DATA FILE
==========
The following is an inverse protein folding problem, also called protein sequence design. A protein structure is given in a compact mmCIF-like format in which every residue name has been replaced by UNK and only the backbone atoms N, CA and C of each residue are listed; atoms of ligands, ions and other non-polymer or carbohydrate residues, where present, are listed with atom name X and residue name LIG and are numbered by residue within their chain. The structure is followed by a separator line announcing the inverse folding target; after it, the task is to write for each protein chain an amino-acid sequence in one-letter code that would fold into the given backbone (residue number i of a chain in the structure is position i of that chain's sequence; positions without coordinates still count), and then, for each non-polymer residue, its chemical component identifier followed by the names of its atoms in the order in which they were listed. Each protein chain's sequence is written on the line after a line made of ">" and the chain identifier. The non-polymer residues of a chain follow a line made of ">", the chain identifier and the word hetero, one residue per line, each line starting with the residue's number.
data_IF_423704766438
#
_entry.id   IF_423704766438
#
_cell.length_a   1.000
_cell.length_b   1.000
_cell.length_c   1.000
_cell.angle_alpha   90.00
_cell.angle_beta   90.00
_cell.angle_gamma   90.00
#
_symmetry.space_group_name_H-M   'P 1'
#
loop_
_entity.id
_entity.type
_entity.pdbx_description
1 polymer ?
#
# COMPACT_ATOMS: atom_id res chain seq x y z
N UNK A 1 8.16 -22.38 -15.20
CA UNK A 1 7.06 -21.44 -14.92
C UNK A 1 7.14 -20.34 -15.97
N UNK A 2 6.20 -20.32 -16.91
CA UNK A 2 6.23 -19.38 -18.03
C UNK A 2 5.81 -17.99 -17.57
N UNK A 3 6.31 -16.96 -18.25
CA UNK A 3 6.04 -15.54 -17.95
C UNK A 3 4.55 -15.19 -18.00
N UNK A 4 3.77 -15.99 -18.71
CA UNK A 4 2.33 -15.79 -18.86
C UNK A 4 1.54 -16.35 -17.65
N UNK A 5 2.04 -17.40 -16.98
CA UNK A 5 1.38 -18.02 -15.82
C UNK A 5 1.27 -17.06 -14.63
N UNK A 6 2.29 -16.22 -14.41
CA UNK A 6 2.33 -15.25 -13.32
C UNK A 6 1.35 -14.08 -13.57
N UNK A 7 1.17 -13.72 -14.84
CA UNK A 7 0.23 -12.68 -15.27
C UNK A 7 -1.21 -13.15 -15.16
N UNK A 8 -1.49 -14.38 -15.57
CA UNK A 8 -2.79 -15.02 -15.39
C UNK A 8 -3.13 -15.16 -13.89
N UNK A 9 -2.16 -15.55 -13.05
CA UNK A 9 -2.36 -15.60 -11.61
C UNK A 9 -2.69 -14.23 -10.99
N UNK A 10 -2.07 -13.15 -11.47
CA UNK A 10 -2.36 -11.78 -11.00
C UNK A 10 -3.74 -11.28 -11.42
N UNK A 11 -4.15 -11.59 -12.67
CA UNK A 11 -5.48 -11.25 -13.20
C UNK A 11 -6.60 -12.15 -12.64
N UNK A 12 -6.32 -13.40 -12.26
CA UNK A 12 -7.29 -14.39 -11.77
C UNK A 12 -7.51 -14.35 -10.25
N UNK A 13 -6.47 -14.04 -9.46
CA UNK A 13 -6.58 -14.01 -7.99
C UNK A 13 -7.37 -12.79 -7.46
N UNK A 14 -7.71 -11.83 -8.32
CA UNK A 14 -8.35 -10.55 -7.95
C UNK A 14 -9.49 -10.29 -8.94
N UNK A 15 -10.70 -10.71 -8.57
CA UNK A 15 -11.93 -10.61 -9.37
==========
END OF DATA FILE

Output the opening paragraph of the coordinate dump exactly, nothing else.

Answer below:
The following is an inverse protein folding problem, also called protein sequence design. A protein structure is given in a compact mmCIF-like format in which every residue name has been replaced by UNK and only the backbone atoms N, CA and C of each residue are listed; atoms of ligands, ions and other non-polymer or carbohydrate residues, where present, are listed with atom name X and residue name LIG and are numbered by residue within their chain. The structure is followed by a separator line announcing the inverse folding target; after it, the task is to write for each protein chain an amino-acid sequence in one-letter code that would fold into the given backbone (residue number i of a chain in the structure is position i of that chain's sequence; positions without coordinates still count), and then, for each non-polymer residue, its chemical component identifier followed by the names of its atoms in the order in which they were listed. Each protein chain's sequence is written on the line after a line made of ">" and the chain identifier. The non-polymer residues of a chain follow a line made of ">", the chain identifier and the word hetero, one residue per line, each line starting with the residue's number.